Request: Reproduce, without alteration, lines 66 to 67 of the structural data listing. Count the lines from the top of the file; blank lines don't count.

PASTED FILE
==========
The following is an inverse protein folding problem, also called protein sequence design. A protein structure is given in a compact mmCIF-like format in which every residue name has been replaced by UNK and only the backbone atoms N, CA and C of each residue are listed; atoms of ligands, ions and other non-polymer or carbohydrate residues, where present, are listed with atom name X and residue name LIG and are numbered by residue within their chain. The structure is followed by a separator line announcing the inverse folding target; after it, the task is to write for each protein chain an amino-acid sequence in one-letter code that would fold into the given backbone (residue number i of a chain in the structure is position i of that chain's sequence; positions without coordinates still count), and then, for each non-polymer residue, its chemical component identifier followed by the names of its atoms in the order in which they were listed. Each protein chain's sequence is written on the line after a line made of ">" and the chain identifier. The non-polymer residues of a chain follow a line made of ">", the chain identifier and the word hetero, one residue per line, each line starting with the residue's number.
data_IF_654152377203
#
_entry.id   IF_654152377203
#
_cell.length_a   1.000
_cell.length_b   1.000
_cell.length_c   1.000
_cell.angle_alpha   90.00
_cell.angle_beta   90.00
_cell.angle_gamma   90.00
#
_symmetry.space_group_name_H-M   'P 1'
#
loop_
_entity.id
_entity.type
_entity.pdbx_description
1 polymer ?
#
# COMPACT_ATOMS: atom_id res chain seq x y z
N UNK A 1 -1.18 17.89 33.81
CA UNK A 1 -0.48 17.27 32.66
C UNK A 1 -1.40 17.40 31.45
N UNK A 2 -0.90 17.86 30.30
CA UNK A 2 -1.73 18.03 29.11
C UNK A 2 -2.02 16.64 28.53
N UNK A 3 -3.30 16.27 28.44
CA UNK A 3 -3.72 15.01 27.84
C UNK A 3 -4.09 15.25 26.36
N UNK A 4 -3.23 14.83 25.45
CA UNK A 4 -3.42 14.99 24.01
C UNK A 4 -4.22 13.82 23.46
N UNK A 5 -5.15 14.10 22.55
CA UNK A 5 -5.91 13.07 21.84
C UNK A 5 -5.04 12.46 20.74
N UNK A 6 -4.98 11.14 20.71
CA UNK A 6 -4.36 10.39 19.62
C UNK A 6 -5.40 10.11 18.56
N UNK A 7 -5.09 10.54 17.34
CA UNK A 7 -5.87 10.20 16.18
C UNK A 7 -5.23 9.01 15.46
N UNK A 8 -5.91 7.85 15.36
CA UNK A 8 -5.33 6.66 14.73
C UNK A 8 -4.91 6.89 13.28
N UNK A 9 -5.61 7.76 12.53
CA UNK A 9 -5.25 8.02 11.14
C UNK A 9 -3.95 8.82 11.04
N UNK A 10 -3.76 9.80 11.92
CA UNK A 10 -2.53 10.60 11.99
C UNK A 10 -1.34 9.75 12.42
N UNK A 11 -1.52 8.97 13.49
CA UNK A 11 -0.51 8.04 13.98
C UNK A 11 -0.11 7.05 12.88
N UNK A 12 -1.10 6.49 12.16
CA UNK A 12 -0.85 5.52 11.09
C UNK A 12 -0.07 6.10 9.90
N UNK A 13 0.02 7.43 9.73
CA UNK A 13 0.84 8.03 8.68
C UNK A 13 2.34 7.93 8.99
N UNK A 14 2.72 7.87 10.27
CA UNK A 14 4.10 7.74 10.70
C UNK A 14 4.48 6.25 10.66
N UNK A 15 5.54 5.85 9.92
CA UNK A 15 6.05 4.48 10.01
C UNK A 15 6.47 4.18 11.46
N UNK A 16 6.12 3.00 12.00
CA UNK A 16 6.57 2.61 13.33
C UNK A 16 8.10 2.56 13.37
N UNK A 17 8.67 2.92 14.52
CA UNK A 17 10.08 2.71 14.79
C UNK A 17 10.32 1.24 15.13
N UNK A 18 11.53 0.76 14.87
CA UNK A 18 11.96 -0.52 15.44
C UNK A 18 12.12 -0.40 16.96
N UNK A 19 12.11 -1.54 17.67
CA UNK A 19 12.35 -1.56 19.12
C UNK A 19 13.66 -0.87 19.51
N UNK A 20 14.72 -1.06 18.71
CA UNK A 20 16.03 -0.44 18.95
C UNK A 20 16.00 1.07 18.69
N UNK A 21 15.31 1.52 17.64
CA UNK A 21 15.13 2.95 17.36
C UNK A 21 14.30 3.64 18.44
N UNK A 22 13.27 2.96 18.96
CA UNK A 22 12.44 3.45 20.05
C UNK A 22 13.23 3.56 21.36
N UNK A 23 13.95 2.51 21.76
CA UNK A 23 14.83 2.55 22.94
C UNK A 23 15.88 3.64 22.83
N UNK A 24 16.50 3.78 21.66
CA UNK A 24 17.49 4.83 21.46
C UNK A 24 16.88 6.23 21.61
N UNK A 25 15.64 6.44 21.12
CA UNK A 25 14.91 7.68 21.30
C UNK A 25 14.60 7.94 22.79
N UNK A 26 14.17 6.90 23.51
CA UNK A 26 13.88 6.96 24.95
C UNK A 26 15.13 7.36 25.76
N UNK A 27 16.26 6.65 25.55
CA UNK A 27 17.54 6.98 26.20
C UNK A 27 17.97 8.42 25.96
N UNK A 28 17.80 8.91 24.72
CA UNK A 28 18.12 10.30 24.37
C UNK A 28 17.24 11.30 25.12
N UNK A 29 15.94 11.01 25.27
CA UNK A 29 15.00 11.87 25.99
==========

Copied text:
C UNK A 15 6.47 4.18 11.46
N UNK A 16 6.12 3.00 12.00